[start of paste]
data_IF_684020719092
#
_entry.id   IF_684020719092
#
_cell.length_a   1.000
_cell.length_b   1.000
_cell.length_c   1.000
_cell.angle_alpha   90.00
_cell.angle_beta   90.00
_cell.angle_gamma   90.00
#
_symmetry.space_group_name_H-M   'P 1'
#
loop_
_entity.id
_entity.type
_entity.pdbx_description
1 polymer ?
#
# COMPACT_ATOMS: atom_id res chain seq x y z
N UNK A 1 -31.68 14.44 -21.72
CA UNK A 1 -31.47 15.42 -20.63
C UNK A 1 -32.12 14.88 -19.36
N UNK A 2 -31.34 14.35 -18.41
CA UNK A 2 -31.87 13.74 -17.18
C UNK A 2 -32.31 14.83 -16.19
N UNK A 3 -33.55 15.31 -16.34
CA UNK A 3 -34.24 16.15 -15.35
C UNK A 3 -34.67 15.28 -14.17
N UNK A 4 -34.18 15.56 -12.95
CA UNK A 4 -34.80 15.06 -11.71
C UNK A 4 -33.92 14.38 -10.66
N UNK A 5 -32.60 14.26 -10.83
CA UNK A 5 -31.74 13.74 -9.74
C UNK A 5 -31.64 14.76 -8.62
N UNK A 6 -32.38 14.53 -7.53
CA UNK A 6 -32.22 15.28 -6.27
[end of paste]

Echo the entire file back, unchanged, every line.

data_IF_684020719092
#
_entry.id   IF_684020719092
#
_cell.length_a   1.000
_cell.length_b   1.000
_cell.length_c   1.000
_cell.angle_alpha   90.00
_cell.angle_beta   90.00
_cell.angle_gamma   90.00
#
_symmetry.space_group_name_H-M   'P 1'
#
loop_
_entity.id
_entity.type
_entity.pdbx_description
1 polymer ?
#
# COMPACT_ATOMS: atom_id res chain seq x y z
N UNK A 1 -31.68 14.44 -21.72
CA UNK A 1 -31.47 15.42 -20.63
C UNK A 1 -32.12 14.88 -19.36
N UNK A 2 -31.34 14.35 -18.41
CA UNK A 2 -31.87 13.74 -17.18
C UNK A 2 -32.31 14.83 -16.19
N UNK A 3 -33.55 15.31 -16.34
CA UNK A 3 -34.24 16.15 -15.35
C UNK A 3 -34.67 15.28 -14.17
N UNK A 4 -34.18 15.56 -12.95
CA UNK A 4 -34.80 15.06 -11.71
C UNK A 4 -33.92 14.38 -10.66
N UNK A 5 -32.60 14.26 -10.83
CA UNK A 5 -31.74 13.74 -9.74
C UNK A 5 -31.64 14.76 -8.62
N UNK A 6 -32.38 14.53 -7.53
CA UNK A 6 -32.22 15.28 -6.27